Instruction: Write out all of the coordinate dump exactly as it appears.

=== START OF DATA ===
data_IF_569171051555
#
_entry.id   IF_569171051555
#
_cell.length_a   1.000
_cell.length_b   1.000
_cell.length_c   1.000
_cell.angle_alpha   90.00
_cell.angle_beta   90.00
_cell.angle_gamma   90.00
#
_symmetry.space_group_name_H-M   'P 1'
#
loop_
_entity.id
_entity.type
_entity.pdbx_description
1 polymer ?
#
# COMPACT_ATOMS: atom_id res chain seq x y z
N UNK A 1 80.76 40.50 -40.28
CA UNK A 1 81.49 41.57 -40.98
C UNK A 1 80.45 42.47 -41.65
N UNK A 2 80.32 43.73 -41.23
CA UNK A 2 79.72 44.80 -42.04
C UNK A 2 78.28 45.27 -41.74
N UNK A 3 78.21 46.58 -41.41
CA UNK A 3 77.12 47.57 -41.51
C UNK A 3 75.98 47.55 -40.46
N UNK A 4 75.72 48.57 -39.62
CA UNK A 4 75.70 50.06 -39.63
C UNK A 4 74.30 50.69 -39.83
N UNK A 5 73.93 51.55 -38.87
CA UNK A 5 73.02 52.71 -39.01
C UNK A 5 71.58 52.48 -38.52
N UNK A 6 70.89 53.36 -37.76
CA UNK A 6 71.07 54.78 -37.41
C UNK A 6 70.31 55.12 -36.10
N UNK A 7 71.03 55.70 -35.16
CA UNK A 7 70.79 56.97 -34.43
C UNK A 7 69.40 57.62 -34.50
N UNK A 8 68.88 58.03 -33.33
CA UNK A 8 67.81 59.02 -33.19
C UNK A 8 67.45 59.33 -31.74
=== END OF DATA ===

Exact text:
data_IF_569171051555
#
_entry.id   IF_569171051555
#
_cell.length_a   1.000
_cell.length_b   1.000
_cell.length_c   1.000
_cell.angle_alpha   90.00
_cell.angle_beta   90.00
_cell.angle_gamma   90.00
#
_symmetry.space_group_name_H-M   'P 1'
#
loop_
_entity.id
_entity.type
_entity.pdbx_description
1 polymer ?
#
# COMPACT_ATOMS: atom_id res chain seq x y z
N UNK A 1 80.76 40.50 -40.28
CA UNK A 1 81.49 41.57 -40.98
C UNK A 1 80.45 42.47 -41.65
N UNK A 2 80.32 43.73 -41.23
CA UNK A 2 79.72 44.80 -42.04
C UNK A 2 78.28 45.27 -41.74
N UNK A 3 78.21 46.58 -41.41
CA UNK A 3 77.12 47.57 -41.51
C UNK A 3 75.98 47.55 -40.46
N UNK A 4 75.72 48.57 -39.62
CA UNK A 4 75.70 50.06 -39.63
C UNK A 4 74.30 50.69 -39.83
N UNK A 5 73.93 51.55 -38.87
CA UNK A 5 73.02 52.71 -39.01
C UNK A 5 71.58 52.48 -38.52
N UNK A 6 70.89 53.36 -37.76
CA UNK A 6 71.07 54.78 -37.41
C UNK A 6 70.31 55.12 -36.10
N UNK A 7 71.03 55.70 -35.16
CA UNK A 7 70.79 56.97 -34.43
C UNK A 7 69.40 57.62 -34.50
N UNK A 8 68.88 58.03 -33.33
CA UNK A 8 67.81 59.02 -33.19
C UNK A 8 67.45 59.33 -31.74